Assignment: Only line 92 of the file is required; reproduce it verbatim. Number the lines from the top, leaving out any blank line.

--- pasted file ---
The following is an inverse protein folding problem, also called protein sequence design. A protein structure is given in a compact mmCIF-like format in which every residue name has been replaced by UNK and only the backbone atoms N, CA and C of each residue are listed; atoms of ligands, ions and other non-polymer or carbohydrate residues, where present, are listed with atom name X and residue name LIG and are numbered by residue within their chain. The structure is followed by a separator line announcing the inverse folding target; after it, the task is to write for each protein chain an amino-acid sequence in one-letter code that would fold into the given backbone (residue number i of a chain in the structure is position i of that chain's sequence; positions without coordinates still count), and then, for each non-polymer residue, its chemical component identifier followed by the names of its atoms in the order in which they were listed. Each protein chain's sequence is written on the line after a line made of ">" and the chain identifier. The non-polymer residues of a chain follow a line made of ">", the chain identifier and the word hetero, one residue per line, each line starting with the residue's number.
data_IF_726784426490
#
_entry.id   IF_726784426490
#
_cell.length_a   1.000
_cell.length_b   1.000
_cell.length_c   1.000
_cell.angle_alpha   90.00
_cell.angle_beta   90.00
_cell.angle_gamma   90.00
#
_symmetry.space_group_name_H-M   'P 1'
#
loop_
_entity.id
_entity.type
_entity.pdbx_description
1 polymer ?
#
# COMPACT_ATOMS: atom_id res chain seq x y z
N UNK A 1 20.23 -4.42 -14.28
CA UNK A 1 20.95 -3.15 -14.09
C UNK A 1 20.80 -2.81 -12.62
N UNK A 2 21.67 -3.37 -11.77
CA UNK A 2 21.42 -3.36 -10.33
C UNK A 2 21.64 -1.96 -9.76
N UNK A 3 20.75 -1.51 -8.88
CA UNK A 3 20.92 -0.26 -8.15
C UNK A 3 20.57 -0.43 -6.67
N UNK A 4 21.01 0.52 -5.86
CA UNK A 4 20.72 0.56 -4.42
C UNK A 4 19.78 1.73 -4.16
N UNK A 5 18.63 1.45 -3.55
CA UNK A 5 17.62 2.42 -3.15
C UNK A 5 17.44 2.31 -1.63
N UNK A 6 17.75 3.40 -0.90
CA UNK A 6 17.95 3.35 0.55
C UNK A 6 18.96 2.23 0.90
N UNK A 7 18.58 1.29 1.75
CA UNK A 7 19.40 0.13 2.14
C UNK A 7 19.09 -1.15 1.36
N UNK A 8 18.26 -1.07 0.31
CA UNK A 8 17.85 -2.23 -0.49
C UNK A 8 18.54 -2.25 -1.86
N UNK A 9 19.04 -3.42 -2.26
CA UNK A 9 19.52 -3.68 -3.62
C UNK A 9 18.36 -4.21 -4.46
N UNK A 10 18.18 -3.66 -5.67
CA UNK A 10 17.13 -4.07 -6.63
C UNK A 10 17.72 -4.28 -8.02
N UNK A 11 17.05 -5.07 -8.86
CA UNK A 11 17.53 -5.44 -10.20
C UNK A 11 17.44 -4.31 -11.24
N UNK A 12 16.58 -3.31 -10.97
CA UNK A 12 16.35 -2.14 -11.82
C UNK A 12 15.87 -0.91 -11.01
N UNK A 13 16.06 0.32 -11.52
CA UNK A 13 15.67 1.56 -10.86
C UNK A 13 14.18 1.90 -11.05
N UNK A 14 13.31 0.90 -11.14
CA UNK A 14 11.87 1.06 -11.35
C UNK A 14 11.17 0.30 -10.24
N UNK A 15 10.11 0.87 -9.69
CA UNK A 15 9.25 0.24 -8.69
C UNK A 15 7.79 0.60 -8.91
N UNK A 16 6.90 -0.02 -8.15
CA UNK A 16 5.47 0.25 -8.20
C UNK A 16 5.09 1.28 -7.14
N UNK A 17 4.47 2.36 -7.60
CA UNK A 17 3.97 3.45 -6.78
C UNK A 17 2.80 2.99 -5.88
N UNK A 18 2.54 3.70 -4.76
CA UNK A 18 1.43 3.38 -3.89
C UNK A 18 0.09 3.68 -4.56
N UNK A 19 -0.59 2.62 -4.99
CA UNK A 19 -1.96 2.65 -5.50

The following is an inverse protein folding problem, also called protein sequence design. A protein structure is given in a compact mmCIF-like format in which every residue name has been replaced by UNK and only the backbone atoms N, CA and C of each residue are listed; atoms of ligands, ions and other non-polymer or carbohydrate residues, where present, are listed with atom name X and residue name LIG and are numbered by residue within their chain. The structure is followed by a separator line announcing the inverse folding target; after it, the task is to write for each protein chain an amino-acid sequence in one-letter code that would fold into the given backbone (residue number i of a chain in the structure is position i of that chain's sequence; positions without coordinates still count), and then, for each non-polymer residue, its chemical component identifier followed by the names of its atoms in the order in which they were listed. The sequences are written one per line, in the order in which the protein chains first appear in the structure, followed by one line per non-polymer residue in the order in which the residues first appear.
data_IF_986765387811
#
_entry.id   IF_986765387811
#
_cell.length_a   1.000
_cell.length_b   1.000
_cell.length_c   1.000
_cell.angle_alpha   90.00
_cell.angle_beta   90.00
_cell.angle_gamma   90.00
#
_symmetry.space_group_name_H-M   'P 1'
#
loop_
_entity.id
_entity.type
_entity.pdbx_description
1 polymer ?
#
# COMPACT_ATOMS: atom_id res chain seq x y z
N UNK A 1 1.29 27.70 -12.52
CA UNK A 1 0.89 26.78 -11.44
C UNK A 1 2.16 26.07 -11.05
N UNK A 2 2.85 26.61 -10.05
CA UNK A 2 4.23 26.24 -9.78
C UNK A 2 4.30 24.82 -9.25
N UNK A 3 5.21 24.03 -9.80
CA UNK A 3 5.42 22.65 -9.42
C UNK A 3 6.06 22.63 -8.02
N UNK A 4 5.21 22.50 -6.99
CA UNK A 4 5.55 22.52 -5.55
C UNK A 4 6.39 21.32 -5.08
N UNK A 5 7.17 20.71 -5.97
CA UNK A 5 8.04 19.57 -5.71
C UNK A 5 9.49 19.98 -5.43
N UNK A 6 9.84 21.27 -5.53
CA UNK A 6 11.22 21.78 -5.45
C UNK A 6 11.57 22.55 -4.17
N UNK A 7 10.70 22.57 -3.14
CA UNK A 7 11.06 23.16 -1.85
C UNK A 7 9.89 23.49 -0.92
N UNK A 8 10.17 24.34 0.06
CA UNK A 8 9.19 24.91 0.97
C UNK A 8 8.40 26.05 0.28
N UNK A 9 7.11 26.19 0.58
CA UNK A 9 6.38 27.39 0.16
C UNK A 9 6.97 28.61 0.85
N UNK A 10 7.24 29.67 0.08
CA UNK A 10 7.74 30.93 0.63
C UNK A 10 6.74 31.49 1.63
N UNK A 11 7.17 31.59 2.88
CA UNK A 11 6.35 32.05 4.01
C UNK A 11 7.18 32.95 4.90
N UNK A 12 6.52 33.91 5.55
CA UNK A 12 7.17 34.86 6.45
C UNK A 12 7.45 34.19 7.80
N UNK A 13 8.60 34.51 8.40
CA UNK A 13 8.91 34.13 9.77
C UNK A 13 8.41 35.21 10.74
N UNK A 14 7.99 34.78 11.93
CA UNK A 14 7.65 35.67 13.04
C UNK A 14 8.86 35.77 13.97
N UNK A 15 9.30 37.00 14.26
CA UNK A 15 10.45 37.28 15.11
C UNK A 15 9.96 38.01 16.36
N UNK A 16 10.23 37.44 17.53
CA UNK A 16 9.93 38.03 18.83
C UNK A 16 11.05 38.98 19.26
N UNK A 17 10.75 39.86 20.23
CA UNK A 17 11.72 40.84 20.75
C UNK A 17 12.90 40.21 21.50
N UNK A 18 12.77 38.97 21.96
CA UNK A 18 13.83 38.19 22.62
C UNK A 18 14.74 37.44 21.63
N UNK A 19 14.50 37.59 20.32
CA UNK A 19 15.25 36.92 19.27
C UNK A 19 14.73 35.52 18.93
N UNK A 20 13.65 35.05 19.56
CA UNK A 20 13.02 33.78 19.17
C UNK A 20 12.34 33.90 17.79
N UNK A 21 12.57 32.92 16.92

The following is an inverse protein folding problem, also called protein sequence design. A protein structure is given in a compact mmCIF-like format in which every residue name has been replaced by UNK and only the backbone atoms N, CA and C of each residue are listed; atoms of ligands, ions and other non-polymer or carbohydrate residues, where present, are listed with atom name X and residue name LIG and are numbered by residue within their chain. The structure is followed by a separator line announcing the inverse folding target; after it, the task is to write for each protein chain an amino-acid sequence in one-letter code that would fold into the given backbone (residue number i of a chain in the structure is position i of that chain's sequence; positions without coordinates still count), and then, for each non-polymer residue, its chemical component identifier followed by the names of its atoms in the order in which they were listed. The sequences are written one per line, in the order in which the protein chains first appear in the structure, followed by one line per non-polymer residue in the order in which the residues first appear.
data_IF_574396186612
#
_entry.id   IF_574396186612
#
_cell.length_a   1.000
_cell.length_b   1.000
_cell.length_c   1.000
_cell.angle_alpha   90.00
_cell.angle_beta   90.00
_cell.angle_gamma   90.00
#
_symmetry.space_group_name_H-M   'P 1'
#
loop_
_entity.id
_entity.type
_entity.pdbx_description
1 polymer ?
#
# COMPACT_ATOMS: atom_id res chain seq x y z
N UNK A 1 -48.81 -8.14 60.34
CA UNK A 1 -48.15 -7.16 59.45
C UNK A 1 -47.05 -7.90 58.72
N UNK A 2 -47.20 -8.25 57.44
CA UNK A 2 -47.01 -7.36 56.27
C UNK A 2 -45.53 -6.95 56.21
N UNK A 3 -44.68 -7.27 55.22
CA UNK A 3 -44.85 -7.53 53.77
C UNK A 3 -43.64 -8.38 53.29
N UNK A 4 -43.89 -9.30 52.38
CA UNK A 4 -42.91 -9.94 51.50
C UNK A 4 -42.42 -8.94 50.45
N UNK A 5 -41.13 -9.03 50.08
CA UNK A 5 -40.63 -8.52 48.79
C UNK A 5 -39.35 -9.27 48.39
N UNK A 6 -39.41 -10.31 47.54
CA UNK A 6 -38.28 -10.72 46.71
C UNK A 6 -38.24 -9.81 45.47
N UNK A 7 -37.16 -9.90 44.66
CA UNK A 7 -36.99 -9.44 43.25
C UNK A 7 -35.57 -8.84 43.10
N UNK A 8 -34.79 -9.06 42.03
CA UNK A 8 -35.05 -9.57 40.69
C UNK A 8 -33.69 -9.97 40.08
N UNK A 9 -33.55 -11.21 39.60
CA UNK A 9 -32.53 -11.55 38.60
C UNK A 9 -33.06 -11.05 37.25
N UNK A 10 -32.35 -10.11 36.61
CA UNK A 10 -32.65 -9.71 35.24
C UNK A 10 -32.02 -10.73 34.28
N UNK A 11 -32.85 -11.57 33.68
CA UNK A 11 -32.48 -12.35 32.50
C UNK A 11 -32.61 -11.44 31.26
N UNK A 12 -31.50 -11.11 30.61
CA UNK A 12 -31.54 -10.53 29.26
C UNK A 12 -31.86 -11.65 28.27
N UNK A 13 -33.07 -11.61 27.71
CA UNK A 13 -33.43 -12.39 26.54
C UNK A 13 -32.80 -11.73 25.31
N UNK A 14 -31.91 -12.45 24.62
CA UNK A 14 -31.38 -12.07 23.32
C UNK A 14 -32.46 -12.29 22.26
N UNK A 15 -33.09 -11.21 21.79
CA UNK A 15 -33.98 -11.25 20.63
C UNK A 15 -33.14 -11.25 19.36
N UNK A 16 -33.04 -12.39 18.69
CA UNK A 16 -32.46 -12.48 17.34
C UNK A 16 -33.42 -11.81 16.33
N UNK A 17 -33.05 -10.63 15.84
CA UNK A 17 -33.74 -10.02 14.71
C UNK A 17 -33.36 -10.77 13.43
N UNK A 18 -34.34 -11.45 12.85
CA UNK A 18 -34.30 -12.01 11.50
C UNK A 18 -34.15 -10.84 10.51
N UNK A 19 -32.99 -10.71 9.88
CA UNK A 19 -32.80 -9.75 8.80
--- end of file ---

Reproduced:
loop_